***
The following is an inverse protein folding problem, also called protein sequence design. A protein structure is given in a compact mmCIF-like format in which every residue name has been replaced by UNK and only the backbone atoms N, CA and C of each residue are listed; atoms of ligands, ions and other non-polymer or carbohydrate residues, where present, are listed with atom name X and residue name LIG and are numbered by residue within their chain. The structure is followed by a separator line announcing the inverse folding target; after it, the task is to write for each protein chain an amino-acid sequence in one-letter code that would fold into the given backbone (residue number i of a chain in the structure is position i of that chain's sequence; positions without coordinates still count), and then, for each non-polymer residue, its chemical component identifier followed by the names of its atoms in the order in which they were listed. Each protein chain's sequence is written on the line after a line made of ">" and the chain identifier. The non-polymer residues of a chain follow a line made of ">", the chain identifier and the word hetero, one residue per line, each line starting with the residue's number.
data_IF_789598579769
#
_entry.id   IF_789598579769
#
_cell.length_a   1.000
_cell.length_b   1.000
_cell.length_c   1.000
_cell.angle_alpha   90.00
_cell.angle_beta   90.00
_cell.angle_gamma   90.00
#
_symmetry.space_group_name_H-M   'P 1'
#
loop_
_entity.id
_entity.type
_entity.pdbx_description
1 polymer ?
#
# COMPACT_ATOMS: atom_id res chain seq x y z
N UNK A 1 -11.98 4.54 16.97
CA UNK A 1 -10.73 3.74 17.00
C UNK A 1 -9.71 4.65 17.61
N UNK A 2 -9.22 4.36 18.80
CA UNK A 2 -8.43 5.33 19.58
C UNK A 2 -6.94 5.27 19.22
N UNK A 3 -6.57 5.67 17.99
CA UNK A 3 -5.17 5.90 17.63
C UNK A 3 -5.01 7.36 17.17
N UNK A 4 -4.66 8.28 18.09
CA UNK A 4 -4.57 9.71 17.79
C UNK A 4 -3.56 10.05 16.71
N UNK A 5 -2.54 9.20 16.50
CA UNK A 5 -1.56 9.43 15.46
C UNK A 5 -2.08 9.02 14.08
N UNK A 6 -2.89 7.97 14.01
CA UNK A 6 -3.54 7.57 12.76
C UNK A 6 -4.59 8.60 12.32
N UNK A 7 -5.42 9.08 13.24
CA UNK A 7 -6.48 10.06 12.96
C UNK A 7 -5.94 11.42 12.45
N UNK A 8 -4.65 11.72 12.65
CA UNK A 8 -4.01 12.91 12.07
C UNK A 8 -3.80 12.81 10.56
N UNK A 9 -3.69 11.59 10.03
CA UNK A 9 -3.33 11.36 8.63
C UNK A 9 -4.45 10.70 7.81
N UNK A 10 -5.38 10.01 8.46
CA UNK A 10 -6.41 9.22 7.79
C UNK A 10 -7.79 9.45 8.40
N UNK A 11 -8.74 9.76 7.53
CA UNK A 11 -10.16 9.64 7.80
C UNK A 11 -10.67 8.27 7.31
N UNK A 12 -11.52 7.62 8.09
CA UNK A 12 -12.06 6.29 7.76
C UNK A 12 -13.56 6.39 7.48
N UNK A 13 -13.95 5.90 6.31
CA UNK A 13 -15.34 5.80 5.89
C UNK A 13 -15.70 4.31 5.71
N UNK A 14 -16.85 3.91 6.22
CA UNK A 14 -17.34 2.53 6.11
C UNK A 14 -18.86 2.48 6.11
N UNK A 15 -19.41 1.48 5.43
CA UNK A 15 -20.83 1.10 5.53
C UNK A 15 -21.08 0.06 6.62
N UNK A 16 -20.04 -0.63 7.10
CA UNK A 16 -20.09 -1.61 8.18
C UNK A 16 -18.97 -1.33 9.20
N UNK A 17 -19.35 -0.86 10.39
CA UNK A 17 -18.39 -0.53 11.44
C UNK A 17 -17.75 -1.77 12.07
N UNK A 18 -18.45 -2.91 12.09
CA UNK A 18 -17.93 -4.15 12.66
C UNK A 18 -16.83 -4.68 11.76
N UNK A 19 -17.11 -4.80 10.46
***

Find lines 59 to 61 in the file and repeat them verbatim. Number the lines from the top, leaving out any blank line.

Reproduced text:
CA UNK A 13 -15.34 5.80 5.89
C UNK A 13 -15.70 4.31 5.71
N UNK A 14 -16.85 3.91 6.22